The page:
So, basically every single person in this country.
    Tens of billions, and some actual jail time.
    This is not the first breach like this. They are apparently not learning.

    Or rather...they are learning. Learning that there are no real consequences.
    Reply
  • AllanGH
    USAFRet said:
    Learning that there are no real consequences.
    Ayup.

    Actually, fines of this nature should be based upon a percentage of gross revenues....let's start at 15% and work our way-up.
    Reply
  • AllanGH
    In fact.....I've been thinking about this sort of thing for quite a number of years, now:

    Let's say that you have committed one of the more extreme moving violations in California, and it's your first offense...
    VC 22348B - Speeding Over 100 MPH Prohibited, first offense = $500.00 fine

    That's BEFORE court costs, and various other financial penalties are added to the base fine, mind you; and, for some of the lower-order violations, the base fine is the least of your worries (according to some sources, a $35.00 base fine can result in a final assessment against you of $380.00). But, let's focus on the base fine, for the time being, while keeping in mind that it's a LOT worse at the cashier's window.

    So, the median income for a full-time worker, in the United States, is $43,317.00 per year, and we'll say that's what you make.

    That means that the $500.00 fine would be 1.1542812291% of your income for the year; and that hurts.

    Now, the guy who makes $500,000.00 won't even miss the 1/1000th of his income for the same offense; so, why aren't we fining the guy who makes $500,000.00 per year the same percentage of HIS income?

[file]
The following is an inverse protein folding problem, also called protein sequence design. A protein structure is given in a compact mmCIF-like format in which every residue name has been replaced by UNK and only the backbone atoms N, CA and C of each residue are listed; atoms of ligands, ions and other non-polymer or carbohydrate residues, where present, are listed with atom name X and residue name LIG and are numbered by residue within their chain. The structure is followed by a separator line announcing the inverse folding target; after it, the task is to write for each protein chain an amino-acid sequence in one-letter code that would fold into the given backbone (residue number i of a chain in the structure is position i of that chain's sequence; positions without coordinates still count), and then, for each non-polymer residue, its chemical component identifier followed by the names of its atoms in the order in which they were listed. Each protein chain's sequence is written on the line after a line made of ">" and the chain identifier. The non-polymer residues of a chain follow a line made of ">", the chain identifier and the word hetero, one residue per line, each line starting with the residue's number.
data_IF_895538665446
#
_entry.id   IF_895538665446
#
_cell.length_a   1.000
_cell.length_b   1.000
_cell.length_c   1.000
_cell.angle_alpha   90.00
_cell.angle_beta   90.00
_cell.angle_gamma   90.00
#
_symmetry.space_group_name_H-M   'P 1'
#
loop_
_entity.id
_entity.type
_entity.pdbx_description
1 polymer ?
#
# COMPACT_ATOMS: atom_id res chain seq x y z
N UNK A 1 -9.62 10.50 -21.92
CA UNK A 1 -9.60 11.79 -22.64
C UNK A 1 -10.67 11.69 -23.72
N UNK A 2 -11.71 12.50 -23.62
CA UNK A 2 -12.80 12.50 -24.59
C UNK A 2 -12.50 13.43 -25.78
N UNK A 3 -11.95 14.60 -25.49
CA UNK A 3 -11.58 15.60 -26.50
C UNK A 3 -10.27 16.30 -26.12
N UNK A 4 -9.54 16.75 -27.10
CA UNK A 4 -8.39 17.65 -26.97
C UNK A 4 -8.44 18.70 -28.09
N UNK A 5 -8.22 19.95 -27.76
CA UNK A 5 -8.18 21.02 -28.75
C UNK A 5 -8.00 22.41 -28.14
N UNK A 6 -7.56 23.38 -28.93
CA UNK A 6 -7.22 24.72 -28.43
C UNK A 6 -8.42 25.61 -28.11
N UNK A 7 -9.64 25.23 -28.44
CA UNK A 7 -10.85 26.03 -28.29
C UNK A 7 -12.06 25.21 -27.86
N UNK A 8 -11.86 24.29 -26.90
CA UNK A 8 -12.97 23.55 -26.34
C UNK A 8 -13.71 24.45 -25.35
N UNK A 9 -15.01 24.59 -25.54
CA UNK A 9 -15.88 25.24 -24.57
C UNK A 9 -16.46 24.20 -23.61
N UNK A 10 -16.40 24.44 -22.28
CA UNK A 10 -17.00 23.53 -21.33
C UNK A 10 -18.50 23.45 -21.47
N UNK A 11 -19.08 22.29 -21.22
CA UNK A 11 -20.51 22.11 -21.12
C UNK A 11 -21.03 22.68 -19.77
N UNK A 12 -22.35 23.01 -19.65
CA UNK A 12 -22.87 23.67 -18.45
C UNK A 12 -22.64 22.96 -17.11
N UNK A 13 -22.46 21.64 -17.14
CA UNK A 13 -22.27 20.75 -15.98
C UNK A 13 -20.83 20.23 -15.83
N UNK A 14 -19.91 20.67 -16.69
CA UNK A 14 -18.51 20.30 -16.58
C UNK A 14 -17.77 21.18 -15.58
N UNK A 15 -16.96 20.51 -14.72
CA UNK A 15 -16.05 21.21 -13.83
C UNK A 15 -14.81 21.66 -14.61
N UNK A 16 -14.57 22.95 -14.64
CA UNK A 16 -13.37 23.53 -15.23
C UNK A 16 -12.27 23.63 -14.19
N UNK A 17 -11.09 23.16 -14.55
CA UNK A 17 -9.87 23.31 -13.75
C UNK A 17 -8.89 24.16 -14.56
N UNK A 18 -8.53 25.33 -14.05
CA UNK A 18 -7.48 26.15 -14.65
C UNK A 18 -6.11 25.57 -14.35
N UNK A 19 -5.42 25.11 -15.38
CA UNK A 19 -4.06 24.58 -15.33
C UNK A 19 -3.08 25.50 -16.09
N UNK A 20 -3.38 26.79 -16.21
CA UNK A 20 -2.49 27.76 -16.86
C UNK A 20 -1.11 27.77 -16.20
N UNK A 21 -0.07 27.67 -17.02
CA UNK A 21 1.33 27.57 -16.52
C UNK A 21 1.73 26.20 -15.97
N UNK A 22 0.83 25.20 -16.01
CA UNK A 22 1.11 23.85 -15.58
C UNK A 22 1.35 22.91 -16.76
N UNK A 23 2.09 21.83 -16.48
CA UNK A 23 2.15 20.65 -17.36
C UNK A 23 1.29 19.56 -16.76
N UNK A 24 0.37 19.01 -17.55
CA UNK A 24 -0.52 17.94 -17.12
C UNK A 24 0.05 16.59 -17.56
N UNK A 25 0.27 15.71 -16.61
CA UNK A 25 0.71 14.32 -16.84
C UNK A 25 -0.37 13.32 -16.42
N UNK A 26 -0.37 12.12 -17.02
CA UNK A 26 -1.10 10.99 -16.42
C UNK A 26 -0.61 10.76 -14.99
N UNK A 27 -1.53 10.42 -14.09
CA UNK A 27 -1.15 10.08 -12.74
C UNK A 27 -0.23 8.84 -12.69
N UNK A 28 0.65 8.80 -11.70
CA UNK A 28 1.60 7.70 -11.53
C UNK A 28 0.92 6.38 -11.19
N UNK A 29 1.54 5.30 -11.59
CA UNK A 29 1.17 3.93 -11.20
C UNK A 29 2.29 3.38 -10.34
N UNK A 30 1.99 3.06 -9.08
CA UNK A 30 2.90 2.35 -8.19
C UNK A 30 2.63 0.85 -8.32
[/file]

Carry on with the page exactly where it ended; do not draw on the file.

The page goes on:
Losing $5,771.41 has the same proportionate impact upon that person's finances and, thus, carries a similar disuassive affect on his future behaviour. $8,657.12 for the second offense, and $11,542.81 for the third....OUCH!

    How about the person who drags-down several million dollars per year?

    IMHO, it has long been my opinion that we should be requiring people to appear in court with a copy of their most recent 1040 filing, to have their fines assessed in a manner that impacts every infractor in the same manner. I bet you'd see a lot less "A-hole" driving out of the BMWs, Mercedes', and Jags on the road, if we did.

    Move this idea into the realm of corporate criminality. Compile a schedule of fines which are percentages of GROSS corporate revenues, and hammer the ish out of corporate criminals with financial penalties that ACTUALLY HURT them.

    I'd be willing to put money on corporations "suddenly" growing a conscience, and regulating their behaviour, instead of treating fines as merely a 'cost of doing business'; and it's long past the time when we should have started doing this.

    Anyway....I'm going to shut-up, now.
    Reply
  • USAFRet
    And the other side of that is:
    Equal punishment for equal crimes.
    $500 = $500

    I believe Finland has a sliding scale like what you refer to.
    Reply
  • AllanGH
    And, yet, equal dollars assessed result in disparate impact--usually in favor of the obscenely rich.

    Unfortunately, such people are so well-placed that I'm probably chasing rainbows. It's likely a near-impossibility to get well-reasoned legislation passed that will improve life for everyone.
    Reply
  • TCA_ChinChin
    If CEOs and management get all the credit and bonuses for doing well, they alone are responsible for the downfalls as well. CEOs and management need to take responsibility and personally take the fine numbers. 690 Million being payed by Equifax just means the 690 million dollars worth of employee benefits, full time jobs, and incentives are cut for your average Equifax worker while the upper crust walks off with a 100 million dollar retirement bonus and finds easy management jobs at another irresponsible fortune 500 company.
    Reply
  • AllanGH
    Which is a good argument for setting aside the prima facie presumption of "good faith", and holding the principal officers criminally liable for the corporate conduct, and assess fines and prison time accordingly--up to and including the seizure of personal assets and real property.
    Reply